Just 12km north of central Tel Aviv, Herzliya is popular due to its fine, clean beaches, marina mall and string of seafront cafes. Named after Theodor Herzl, the founder of modern Zionism, Herzliya started as a small farming community in 1924 and now consists of two main areas separated by Hwy 2.
The largest Druze settlement in Israel, Daliyat al-Karmel is a sprawling town on top of Mt Carmel, about 16km south of Haifa (11km south of Haifa University). Years of growth have sent Daliya washing over the neighbouring hills and have nearly fused it with the smaller Druze village of Isfiya (Usfiyeh), just to the north.
The swamps of the Hula Valley were once notorious for malaria, but a massive drainage program completed in 1958 got rid of the anopheles mosquitoes – and destroyed one of the country’s most important wetlands, a crucial stopping point for the millions of migratory birds who pass through Israel on their way between Europe and Africa.
Founded sometime in the 5th millennium BCE, Beit She’an – strategically situated at the intersection of the Jezreel Valley and the Jordan Valley – has the most extensive Roman-era ruins in Israel. It was levelled in the massive earthquake of 749 CE. The struggling modern town (population 17,200) has little to offer the visitor.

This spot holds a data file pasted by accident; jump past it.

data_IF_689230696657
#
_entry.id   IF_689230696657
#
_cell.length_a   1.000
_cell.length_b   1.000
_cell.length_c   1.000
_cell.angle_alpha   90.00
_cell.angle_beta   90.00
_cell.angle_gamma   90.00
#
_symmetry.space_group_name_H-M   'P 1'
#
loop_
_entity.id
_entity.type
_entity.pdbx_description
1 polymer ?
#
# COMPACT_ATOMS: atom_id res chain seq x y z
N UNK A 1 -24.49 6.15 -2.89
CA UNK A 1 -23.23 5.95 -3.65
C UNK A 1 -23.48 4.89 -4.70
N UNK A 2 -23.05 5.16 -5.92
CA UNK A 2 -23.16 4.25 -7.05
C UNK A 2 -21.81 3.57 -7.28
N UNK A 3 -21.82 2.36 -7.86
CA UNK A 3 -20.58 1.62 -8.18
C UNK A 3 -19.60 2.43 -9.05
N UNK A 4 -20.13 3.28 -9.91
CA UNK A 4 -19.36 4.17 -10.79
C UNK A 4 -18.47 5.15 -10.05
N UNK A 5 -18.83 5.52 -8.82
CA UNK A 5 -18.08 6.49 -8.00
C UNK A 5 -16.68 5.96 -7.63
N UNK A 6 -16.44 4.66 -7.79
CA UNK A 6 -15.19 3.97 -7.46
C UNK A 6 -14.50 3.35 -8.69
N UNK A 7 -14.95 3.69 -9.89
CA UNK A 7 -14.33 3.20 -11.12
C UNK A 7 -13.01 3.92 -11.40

The hillside Arab town of Abu Ghosh, 13km west of Jerusalem off the main highway to Tel Aviv, makes for a pleasant half-day trip from Jerusalem. It’s known in the Bible as Kiryat Ya’arim (Town of Forests), where the Ark of the Covenant was said to have been located for 20 years until David moved it to Jerusalem (I Chronicles 13:5-8).
Founded in 1958 by pioneers of the Israeli vegetarian movement, Amirim (elevation 600m) is still 100% veggie – no one here cooks, eats or serves meat, fowl or fish. Set on the southeastern slopes of the Mt Meron massif, the moshav is known for its clean air (no chicken coops or cow sheds), excellent organic food and rustic guesthouses – a beautiful place to bliss out.